Meeting the community – Jacqui Norton, Vice-Chair of Wellingborough Civic Society

As part of our new Community Spotlight series, Jacqui Norton, Vice-Chair of the Wellingborough Civic Society tells us about her life in Wellingborough, as well as the town’s history, the Civic Society, and the best places for a meal out…

Hi Jacqui! Tell us about yourself…

Hi! I was born in Wellingborough during the late 1960s in Park Hospital, now known as Isebrook Hospital. 

From a young age, I knew I wanted to work in the music industry, but it wasn’t until I was an adult that I decided to make my dream a reality. I got a job at Warner Chappell Music Ltd – the publishing arm of Warner Music – and moved to London. 

In 2001, after 10 years living in London, I was able to sell my flat and purchase a house in Wellingborough – something I’m really glad that I did.

Currently, I lecture in Arts and Festivals Management at De Montfort University in Leicester – and I am proud to be the Director of the first arts festival to take place behind bars, called ‘Talent Unlocked’. During the pandemic, I recorded a music industry series for prisoners, which is currently on air on in-cell television. I have also developed a motto that I live by: Educate, Mentor and Inspire.

Why did you move back to Wellingborough?

Wellingborough is such a welcoming place. The town is also well connected, and I now commute most days to Leicester, but at times still travel to London for work or pleasure.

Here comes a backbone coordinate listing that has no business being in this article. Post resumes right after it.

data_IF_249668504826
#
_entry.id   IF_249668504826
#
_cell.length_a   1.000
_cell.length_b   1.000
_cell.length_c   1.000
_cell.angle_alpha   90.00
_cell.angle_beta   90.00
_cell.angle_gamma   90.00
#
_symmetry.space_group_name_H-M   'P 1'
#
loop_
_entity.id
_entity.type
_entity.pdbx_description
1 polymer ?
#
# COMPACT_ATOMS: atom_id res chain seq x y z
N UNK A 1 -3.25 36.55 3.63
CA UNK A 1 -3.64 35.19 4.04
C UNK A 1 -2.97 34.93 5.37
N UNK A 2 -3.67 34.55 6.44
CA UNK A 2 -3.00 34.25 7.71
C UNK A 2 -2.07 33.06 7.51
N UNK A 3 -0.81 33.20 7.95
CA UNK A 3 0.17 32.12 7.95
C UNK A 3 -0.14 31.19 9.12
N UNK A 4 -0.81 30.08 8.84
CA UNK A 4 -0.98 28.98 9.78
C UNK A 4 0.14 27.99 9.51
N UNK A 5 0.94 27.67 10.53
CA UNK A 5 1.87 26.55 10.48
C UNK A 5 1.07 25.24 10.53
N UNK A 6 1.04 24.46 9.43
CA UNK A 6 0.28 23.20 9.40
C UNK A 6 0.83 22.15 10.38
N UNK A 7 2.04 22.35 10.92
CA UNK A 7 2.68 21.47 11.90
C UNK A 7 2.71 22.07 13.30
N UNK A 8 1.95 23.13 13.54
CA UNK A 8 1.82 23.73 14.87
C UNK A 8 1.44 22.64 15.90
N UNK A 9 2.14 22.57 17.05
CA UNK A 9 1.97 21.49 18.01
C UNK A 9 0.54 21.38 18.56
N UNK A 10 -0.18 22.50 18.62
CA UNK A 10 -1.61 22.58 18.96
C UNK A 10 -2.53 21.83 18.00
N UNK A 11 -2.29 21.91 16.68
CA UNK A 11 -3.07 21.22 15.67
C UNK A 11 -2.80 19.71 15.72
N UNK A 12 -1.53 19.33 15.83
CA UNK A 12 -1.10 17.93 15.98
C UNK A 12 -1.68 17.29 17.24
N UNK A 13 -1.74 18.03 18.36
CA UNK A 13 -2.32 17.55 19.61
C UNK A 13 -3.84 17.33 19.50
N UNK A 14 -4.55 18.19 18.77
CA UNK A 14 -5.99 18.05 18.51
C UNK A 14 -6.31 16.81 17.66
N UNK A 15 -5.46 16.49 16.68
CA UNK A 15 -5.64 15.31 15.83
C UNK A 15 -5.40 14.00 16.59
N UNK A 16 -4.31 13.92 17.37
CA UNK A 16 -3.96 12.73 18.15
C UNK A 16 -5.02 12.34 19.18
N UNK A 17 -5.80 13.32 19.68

Wellingborough has some great open spaces – if you enjoy walking, from most corners of the town, you can walk into the beautiful countryside within 20 minutes. 

Tell us about your work with the Civic Society…

The Civic Society is celebrating its 50th anniversary this year, where I have been a member for the last 13 years and in 2021, I proudly became Vice Chair. 

I joined the Civic Society because I love learning about my town’s heritage, and it’s great that the long-standing committee members have a myriad of knowledge, which they are happy to share. I also wanted to ensure a positive legacy is left for the future generations of Wellingborough. In short, I’d like to make a positive difference, no matter how big or small. 

Hopefully future generations will enjoy and appreciate Wellingborough’s rich history, the way I do, particularly as there are so many interesting artefacts, historic files and images that document Wellingborough, and this can all be found at Wellingborough Museum.

I would also love for new residents to embrace the town’s heritage and reach out to the Civic Society. It’s always nice to see new faces and we are very approachable!

What’s a lesser-known fact about Wellingborough that you think everyone should know about? 

We’re all familiar with stories of the Great Fire of London, which took place in 1666, but did you know that in 1738, Wellingborough had a famous fire too? There is a heritage plaque on The Red Well on Silver Street, about the fire that consumed most of the town in just four hours. You can find out more about the fire and the fittingly named local heroine, Hannah Sparke, at the Wellingborough Museum.

What would you like the future of Wellingborough to look like? 

Like most residents, I would like to see our High Street and shops improve. I think it would be great to utilise empty premises to showcase local artists and their artworks, so we have something amazing to look at every day.

Is there anything else you’d like to add? 

I would love to give a shout out to my favourite pub and restaurant in town – The Little Ale House on the High Street! Tracie and Alan are really friendly and make Sunday afternoons feel like a Friday night. 

Also, Niwan Turkish Restaurant on Midland Road has delicious food and a great atmosphere! Both places I highly recommend.

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